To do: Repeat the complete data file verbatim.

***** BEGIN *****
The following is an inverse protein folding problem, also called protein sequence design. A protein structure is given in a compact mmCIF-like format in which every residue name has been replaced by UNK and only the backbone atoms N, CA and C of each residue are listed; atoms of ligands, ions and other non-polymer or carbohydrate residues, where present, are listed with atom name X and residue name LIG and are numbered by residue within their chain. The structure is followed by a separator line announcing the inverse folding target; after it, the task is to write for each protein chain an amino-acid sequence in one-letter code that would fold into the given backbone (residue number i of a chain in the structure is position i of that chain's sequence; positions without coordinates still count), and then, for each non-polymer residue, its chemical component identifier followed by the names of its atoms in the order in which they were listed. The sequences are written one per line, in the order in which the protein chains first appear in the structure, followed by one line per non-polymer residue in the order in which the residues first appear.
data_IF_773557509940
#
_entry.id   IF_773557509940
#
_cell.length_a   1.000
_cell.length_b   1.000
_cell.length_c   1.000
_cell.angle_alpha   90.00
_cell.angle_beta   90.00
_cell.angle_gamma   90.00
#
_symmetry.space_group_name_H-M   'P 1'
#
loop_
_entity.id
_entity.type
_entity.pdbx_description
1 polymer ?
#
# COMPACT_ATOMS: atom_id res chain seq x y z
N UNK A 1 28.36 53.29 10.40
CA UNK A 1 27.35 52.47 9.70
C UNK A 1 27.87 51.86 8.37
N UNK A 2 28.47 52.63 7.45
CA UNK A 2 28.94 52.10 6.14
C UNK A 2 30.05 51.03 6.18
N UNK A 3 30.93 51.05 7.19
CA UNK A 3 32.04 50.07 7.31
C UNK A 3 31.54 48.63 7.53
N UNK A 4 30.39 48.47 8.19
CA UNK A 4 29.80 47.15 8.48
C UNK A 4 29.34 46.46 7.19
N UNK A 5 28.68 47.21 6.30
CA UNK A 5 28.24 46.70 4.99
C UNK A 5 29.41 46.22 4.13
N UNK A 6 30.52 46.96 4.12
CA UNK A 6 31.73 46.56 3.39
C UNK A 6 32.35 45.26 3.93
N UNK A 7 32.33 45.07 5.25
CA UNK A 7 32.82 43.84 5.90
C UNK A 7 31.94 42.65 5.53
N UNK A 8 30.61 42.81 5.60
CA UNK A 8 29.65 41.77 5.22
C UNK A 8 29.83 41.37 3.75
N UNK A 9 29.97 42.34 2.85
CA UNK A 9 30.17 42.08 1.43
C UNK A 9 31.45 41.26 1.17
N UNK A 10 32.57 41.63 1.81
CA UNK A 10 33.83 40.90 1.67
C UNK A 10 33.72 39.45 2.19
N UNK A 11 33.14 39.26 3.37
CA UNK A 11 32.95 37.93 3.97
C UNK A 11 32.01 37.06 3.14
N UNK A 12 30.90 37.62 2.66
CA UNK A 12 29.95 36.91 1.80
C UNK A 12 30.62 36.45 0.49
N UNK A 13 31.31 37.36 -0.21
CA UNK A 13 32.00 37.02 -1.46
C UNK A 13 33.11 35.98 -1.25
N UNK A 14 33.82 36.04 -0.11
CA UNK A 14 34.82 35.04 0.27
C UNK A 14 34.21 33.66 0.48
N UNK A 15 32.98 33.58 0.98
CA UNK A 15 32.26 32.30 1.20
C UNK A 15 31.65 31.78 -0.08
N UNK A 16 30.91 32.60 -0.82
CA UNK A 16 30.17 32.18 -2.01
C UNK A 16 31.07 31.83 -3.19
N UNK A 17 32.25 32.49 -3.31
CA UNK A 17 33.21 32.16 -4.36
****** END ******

The following is an inverse protein folding problem, also called protein sequence design. A protein structure is given in a compact mmCIF-like format in which every residue name has been replaced by UNK and only the backbone atoms N, CA and C of each residue are listed; atoms of ligands, ions and other non-polymer or carbohydrate residues, where present, are listed with atom name X and residue name LIG and are numbered by residue within their chain. The structure is followed by a separator line announcing the inverse folding target; after it, the task is to write for each protein chain an amino-acid sequence in one-letter code that would fold into the given backbone (residue number i of a chain in the structure is position i of that chain's sequence; positions without coordinates still count), and then, for each non-polymer residue, its chemical component identifier followed by the names of its atoms in the order in which they were listed. The sequences are written one per line, in the order in which the protein chains first appear in the structure, followed by one line per non-polymer residue in the order in which the residues first appear.
data_IF_773557509940
#
_entry.id   IF_773557509940
#
_cell.length_a   1.000
_cell.length_b   1.000
_cell.length_c   1.000
_cell.angle_alpha   90.00
_cell.angle_beta   90.00
_cell.angle_gamma   90.00
#
_symmetry.space_group_name_H-M   'P 1'
#
loop_
_entity.id
_entity.type
_entity.pdbx_description
1 polymer ?
#
# COMPACT_ATOMS: atom_id res chain seq x y z
N UNK A 1 28.36 53.29 10.40
CA UNK A 1 27.35 52.47 9.70
C UNK A 1 27.87 51.86 8.37
N UNK A 2 28.47 52.63 7.45
CA UNK A 2 28.94 52.10 6.14
C UNK A 2 30.05 51.03 6.18
N UNK A 3 30.93 51.05 7.19
CA UNK A 3 32.04 50.07 7.31
C UNK A 3 31.54 48.63 7.53
N UNK A 4 30.39 48.47 8.19
CA UNK A 4 29.80 47.15 8.48
C UNK A 4 29.34 46.46 7.19
N UNK A 5 28.68 47.21 6.30
CA UNK A 5 28.24 46.70 4.99
C UNK A 5 29.41 46.22 4.13
N UNK A 6 30.52 46.96 4.12
CA UNK A 6 31.73 46.56 3.39
C UNK A 6 32.35 45.26 3.93
N UNK A 7 32.33 45.07 5.25
CA UNK A 7 32.82 43.84 5.90
C UNK A 7 31.94 42.65 5.53
N UNK A 8 30.61 42.81 5.60
CA UNK A 8 29.65 41.77 5.22
C UNK A 8 29.83 41.37 3.75
N UNK A 9 29.97 42.34 2.85
CA UNK A 9 30.17 42.08 1.43
C UNK A 9 31.45 41.26 1.17
N UNK A 10 32.57 41.63 1.81
CA UNK A 10 33.83 40.90 1.67
C UNK A 10 33.72 39.45 2.19
N UNK A 11 33.14 39.26 3.37
CA UNK A 11 32.95 37.93 3.97
C UNK A 11 32.01 37.06 3.14
N UNK A 12 30.90 37.62 2.66
CA UNK A 12 29.95 36.91 1.80
C UNK A 12 30.62 36.45 0.49
N UNK A 13 31.31 37.36 -0.21
CA UNK A 13 32.00 37.02 -1.46
C UNK A 13 33.11 35.98 -1.25
N UNK A 14 33.82 36.04 -0.11
CA UNK A 14 34.82 35.04 0.27
C UNK A 14 34.21 33.66 0.48
N UNK A 15 32.98 33.58 0.98
CA UNK A 15 32.26 32.30 1.20
C UNK A 15 31.65 31.78 -0.08
N UNK A 16 30.91 32.60 -0.82
CA UNK A 16 30.17 32.18 -2.01
C UNK A 16 31.07 31.83 -3.19
N UNK A 17 32.25 32.49 -3.31
CA UNK A 17 33.21 32.16 -4.36